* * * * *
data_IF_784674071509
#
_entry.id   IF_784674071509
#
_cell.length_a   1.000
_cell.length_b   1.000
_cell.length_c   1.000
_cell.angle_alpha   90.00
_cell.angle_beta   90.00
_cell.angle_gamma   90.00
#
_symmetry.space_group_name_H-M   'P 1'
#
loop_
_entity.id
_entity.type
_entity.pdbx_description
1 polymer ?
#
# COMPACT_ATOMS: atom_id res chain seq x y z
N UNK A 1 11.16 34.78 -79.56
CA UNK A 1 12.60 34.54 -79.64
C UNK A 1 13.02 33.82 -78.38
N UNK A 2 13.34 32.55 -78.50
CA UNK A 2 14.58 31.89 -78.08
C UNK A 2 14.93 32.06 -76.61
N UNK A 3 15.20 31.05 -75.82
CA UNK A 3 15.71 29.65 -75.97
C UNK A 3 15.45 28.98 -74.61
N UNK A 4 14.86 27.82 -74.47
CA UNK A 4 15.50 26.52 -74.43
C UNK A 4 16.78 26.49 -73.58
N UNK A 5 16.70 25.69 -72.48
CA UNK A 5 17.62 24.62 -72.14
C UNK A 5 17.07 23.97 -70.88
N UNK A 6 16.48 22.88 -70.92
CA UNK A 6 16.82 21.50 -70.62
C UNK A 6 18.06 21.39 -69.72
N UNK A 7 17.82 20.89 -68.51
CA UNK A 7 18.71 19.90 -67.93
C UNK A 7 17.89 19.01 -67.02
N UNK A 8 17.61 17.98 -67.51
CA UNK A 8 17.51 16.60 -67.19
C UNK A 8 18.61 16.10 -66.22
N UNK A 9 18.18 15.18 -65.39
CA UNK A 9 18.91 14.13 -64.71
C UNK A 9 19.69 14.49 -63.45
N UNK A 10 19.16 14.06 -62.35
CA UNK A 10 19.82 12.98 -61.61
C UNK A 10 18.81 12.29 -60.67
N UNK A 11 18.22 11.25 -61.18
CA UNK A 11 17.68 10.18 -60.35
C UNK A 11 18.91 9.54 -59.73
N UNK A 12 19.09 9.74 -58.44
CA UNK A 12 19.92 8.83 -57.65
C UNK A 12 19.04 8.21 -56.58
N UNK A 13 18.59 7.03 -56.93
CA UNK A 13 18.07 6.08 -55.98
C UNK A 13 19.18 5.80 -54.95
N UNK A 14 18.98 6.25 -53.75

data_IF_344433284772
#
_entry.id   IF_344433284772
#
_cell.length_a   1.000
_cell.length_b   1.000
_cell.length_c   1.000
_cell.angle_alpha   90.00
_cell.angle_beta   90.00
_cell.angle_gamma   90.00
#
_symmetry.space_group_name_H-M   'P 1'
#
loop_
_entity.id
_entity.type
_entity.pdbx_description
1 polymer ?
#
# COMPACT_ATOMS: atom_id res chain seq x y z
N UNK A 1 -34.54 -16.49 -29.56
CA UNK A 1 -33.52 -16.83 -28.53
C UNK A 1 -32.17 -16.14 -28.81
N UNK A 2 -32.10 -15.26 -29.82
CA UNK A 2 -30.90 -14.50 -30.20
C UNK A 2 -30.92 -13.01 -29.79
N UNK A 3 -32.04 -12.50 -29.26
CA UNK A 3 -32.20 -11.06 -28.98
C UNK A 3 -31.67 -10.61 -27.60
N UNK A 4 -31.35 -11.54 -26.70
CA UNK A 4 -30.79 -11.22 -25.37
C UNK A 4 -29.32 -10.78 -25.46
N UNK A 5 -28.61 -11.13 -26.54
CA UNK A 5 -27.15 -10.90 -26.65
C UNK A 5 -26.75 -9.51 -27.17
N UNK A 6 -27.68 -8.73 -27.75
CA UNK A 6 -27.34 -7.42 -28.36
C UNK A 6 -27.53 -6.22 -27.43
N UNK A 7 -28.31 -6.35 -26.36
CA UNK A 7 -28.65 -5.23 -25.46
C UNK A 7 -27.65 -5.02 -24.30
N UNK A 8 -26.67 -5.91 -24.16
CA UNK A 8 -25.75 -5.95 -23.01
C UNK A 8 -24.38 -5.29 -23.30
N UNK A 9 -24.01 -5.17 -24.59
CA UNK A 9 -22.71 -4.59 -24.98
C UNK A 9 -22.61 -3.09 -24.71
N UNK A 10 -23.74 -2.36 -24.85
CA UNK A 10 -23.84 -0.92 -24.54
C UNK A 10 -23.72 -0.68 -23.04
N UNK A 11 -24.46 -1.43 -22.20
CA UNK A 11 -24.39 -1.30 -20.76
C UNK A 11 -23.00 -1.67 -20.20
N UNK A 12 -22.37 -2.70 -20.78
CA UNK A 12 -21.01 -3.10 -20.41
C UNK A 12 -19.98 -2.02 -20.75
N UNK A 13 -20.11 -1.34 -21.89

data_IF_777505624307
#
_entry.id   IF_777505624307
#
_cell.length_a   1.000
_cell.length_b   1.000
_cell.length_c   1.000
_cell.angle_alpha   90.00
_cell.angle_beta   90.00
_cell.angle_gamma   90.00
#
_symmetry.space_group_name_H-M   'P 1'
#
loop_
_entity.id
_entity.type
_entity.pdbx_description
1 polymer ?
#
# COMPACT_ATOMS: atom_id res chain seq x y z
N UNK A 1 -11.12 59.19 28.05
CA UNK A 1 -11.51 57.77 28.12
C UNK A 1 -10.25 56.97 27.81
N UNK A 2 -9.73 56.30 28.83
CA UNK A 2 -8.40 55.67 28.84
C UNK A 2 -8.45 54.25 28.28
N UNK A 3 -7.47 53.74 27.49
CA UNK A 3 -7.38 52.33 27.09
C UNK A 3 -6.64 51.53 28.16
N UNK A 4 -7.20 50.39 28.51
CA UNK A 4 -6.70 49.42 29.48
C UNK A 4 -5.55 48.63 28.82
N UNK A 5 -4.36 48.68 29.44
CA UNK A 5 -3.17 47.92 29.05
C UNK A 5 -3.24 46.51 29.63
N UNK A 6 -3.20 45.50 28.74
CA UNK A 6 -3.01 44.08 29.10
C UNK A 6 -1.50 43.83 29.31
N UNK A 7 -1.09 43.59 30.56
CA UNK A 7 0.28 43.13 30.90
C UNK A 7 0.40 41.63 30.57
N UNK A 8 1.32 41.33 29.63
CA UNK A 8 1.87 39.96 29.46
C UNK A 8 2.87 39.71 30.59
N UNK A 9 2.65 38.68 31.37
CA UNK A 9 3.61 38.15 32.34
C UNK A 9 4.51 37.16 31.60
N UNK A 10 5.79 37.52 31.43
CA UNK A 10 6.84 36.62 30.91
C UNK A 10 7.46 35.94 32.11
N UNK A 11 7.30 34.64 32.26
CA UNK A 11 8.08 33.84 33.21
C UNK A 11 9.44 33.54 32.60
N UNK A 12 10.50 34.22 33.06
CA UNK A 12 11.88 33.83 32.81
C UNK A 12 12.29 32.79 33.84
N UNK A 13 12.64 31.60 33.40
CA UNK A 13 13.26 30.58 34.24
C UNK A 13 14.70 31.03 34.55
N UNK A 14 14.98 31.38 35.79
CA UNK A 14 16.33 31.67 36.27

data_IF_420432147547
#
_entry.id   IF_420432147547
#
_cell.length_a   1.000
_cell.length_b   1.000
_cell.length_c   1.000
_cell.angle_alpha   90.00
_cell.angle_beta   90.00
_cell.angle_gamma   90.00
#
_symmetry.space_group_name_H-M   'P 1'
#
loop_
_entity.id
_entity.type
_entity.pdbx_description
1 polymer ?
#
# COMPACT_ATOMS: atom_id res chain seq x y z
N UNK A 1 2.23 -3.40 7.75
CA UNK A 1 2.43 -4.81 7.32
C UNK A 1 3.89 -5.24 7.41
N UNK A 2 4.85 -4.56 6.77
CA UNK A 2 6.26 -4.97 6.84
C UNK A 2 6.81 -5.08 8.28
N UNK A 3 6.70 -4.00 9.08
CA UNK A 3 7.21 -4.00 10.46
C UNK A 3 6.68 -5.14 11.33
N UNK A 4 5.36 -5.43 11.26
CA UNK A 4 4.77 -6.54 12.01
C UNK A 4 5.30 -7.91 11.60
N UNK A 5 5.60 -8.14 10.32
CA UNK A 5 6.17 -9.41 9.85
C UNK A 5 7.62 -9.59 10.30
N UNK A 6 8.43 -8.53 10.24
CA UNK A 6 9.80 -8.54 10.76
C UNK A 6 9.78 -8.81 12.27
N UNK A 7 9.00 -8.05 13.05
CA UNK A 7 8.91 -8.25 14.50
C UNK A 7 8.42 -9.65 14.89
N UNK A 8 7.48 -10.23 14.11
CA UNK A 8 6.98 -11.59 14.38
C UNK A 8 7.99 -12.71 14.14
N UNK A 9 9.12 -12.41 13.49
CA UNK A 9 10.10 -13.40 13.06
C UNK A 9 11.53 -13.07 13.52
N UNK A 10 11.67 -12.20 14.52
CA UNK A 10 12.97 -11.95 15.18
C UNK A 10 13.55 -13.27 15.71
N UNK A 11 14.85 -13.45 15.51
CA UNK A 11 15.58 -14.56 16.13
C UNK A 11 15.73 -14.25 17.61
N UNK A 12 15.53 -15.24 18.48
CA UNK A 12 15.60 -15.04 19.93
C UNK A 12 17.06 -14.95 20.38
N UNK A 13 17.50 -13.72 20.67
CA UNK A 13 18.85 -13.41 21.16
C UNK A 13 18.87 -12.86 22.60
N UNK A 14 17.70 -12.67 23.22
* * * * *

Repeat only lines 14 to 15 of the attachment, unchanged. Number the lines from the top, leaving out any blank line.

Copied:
loop_
_entity.id